Scottish Widows has awarded the contract to manage £30 billion in passive index strategies to BlackRock, under the terms of a wider collaboration agreement on alternative assets and tech.

The agreement follows the group’s decision at the beginning of the year to pull a £109 billion contract from Aberdeen following the company’s merger with Standard Life.

Standard Life Aberdeen (SLA) is currently pursuing arbitration. Scottish Widows parent Lloyds said that the funds would be transferred ‘upon conclusion of the current arbitration process… or when the existing contract expires’ and said it expects to receive a ruling early next year.

It added that it hoped to be able to finalise a decision on the remaining £80 billion in assets shortly.

In addition to running a significant chunk of Scottish Widows’ pension assets,  the company said it would sign ‘a strategic partnership with BlackRock including collaboration in alternative asset classes, risk management and investment technology’.

Scottish Widows chief executive Antonio Lorenzo said: ‘BlackRock has been selected following a competitive tender process in which it clearly demonstrated its global market leading capabilities and deep expertise in the UK market.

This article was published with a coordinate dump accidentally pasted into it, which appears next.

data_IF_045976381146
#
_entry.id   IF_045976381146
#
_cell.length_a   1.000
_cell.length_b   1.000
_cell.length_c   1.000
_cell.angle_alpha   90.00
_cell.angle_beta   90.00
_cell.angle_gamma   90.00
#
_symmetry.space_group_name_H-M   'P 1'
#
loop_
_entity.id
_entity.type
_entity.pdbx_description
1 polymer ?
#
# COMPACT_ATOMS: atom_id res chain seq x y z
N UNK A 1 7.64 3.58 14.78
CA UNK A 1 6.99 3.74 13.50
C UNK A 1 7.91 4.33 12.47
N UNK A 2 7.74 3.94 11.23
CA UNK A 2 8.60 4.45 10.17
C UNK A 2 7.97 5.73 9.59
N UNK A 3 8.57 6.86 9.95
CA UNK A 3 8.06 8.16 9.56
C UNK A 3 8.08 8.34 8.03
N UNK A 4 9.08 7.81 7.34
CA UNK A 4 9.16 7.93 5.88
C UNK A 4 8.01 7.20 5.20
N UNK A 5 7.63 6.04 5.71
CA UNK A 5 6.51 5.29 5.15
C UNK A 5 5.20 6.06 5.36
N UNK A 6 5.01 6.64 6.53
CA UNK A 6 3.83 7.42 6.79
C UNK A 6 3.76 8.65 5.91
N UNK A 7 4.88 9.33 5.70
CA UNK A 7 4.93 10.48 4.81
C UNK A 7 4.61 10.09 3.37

‘The partnership will ensure that Scottish Widows and the group can deliver good investment outcomes for its customers over the coming years.’

BlackRock had earlier been reported to have been cut out of negotiations for the assets after Lloyds signed a £13 billion joint venture deal with Schroders establishing a wealth management partnership as part of a multi-part agreement, including the transfer of the pension funds.

Alongside the two major fund houses Lloyds has signed terms with, JP Morgan and Goldman Sachs have also been reported to be in the running.

The contract was awarded to Aberdeen in 2014 as part of the sale of Scottish Widow’s investment division. The deal was rescinded when Lloyds judged that the merger of the pure asset manager with the diversified insurance business of Standard Life turned the combined group into a material competitor.

The decision immediately wiped out 4.4% of SLA's group revenue, or £129 million. While the group insisted that the decision was long-coming, the loss added an additional urgency to its announcement just a week later that it would sell its insurance arm to Phoenix for £3 billion.